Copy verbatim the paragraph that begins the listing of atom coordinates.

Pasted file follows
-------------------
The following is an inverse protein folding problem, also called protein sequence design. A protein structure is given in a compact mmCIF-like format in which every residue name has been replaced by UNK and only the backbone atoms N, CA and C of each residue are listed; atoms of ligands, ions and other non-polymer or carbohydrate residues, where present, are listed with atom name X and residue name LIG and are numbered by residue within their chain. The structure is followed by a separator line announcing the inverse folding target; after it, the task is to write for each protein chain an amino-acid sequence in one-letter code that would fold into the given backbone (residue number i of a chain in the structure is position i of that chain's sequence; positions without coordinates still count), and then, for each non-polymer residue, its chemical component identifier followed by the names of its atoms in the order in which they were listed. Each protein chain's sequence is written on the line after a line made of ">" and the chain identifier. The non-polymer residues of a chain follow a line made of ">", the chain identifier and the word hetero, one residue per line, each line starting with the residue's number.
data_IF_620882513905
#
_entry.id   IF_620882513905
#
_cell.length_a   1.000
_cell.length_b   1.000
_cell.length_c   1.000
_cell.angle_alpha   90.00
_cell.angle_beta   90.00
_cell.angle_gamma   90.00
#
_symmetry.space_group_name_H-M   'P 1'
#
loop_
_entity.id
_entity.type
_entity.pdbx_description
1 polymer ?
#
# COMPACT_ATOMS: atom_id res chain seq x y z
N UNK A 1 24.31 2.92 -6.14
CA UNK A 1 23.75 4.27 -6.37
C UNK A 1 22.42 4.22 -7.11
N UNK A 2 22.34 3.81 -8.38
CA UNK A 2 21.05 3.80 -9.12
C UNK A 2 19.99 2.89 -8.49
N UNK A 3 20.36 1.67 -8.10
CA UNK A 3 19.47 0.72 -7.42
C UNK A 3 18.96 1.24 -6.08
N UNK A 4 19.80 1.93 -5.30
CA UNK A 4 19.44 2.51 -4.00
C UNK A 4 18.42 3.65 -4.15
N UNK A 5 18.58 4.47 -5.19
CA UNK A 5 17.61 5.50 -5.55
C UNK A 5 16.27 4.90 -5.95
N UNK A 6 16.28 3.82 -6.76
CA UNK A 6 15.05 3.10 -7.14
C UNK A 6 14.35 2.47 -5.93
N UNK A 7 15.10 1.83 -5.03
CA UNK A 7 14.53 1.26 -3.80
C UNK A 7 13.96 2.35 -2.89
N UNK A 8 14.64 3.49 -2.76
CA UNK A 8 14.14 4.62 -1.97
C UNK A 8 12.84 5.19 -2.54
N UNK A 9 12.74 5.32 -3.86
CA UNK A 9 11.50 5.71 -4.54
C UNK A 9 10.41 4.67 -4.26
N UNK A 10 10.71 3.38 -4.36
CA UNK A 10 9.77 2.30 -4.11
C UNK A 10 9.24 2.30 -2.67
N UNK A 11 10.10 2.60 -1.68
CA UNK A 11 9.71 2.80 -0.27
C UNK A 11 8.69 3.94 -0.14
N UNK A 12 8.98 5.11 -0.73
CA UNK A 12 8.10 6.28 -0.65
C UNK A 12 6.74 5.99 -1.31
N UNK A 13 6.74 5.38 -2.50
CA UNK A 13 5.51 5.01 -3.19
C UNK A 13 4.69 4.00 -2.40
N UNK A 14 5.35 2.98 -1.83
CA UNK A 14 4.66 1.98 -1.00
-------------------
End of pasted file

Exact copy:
The following is an inverse protein folding problem, also called protein sequence design. A protein structure is given in a compact mmCIF-like format in which every residue name has been replaced by UNK and only the backbone atoms N, CA and C of each residue are listed; atoms of ligands, ions and other non-polymer or carbohydrate residues, where present, are listed with atom name X and residue name LIG and are numbered by residue within their chain. The structure is followed by a separator line announcing the inverse folding target; after it, the task is to write for each protein chain an amino-acid sequence in one-letter code that would fold into the given backbone (residue number i of a chain in the structure is position i of that chain's sequence; positions without coordinates still count), and then, for each non-polymer residue, its chemical component identifier followed by the names of its atoms in the order in which they were listed. Each protein chain's sequence is written on the line after a line made of ">" and the chain identifier. The non-polymer residues of a chain follow a line made of ">", the chain identifier and the word hetero, one residue per line, each line starting with the residue's number.